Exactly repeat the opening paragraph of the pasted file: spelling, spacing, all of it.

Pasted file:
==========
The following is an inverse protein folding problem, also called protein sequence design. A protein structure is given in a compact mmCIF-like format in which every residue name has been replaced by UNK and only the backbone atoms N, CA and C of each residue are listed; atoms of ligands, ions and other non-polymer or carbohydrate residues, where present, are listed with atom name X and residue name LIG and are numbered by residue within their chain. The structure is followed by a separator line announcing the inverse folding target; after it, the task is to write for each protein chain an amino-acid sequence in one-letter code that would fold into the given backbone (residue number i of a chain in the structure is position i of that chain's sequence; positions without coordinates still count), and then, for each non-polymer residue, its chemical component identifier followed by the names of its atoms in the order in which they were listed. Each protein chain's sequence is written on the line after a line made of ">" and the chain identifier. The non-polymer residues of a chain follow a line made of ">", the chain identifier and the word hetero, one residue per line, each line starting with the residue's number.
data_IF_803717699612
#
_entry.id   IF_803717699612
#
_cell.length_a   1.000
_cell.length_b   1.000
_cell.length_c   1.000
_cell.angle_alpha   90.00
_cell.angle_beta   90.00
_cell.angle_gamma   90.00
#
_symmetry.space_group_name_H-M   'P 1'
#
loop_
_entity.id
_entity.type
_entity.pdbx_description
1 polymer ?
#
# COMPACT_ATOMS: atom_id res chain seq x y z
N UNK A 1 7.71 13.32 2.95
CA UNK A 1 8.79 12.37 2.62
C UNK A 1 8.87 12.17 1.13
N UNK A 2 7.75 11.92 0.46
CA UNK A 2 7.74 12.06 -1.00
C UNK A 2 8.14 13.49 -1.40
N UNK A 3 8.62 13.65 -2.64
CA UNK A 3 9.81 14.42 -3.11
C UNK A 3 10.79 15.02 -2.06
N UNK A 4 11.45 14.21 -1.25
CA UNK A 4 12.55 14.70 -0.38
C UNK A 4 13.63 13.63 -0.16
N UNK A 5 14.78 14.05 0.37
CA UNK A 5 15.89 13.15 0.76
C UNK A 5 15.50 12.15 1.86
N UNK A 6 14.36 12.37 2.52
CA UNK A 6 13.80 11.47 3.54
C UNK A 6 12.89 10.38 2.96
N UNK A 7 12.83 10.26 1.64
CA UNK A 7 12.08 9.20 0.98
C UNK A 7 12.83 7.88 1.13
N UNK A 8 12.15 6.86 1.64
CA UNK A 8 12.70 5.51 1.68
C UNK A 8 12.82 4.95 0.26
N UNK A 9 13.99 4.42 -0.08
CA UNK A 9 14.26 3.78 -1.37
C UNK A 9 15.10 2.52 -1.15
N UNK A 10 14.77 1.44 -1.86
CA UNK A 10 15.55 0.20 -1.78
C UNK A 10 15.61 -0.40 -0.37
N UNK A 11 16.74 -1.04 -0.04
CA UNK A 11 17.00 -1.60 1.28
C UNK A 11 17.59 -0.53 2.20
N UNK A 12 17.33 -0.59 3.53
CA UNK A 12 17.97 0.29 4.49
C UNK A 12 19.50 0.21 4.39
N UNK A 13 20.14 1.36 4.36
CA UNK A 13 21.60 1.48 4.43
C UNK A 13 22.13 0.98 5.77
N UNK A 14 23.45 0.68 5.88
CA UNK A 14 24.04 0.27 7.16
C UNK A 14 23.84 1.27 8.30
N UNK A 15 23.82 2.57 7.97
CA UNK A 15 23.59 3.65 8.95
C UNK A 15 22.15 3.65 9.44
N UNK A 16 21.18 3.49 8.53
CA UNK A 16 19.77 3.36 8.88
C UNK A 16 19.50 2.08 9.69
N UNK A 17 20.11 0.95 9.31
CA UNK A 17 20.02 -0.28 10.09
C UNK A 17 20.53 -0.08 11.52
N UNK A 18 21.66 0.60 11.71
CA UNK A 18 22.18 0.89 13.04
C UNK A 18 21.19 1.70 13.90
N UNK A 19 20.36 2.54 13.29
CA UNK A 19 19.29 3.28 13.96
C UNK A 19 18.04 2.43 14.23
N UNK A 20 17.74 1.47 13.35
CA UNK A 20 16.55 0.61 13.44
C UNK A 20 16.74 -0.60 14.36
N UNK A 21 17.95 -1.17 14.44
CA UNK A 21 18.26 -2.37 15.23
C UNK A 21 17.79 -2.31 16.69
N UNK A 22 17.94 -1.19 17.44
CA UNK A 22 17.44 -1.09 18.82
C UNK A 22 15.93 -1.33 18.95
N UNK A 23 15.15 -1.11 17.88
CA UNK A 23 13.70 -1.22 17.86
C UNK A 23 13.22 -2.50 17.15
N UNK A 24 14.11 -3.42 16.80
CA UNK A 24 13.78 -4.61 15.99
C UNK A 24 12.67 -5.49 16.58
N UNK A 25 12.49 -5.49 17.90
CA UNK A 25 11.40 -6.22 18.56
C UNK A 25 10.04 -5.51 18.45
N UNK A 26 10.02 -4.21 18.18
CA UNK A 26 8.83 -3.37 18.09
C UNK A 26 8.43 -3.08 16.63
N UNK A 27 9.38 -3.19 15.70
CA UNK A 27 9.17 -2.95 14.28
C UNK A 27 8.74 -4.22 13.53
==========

The following is an inverse protein folding problem, also called protein sequence design. A protein structure is given in a compact mmCIF-like format in which every residue name has been replaced by UNK and only the backbone atoms N, CA and C of each residue are listed; atoms of ligands, ions and other non-polymer or carbohydrate residues, where present, are listed with atom name X and residue name LIG and are numbered by residue within their chain. The structure is followed by a separator line announcing the inverse folding target; after it, the task is to write for each protein chain an amino-acid sequence in one-letter code that would fold into the given backbone (residue number i of a chain in the structure is position i of that chain's sequence; positions without coordinates still count), and then, for each non-polymer residue, its chemical component identifier followed by the names of its atoms in the order in which they were listed. Each protein chain's sequence is written on the line after a line made of ">" and the chain identifier. The non-polymer residues of a chain follow a line made of ">", the chain identifier and the word hetero, one residue per line, each line starting with the residue's number.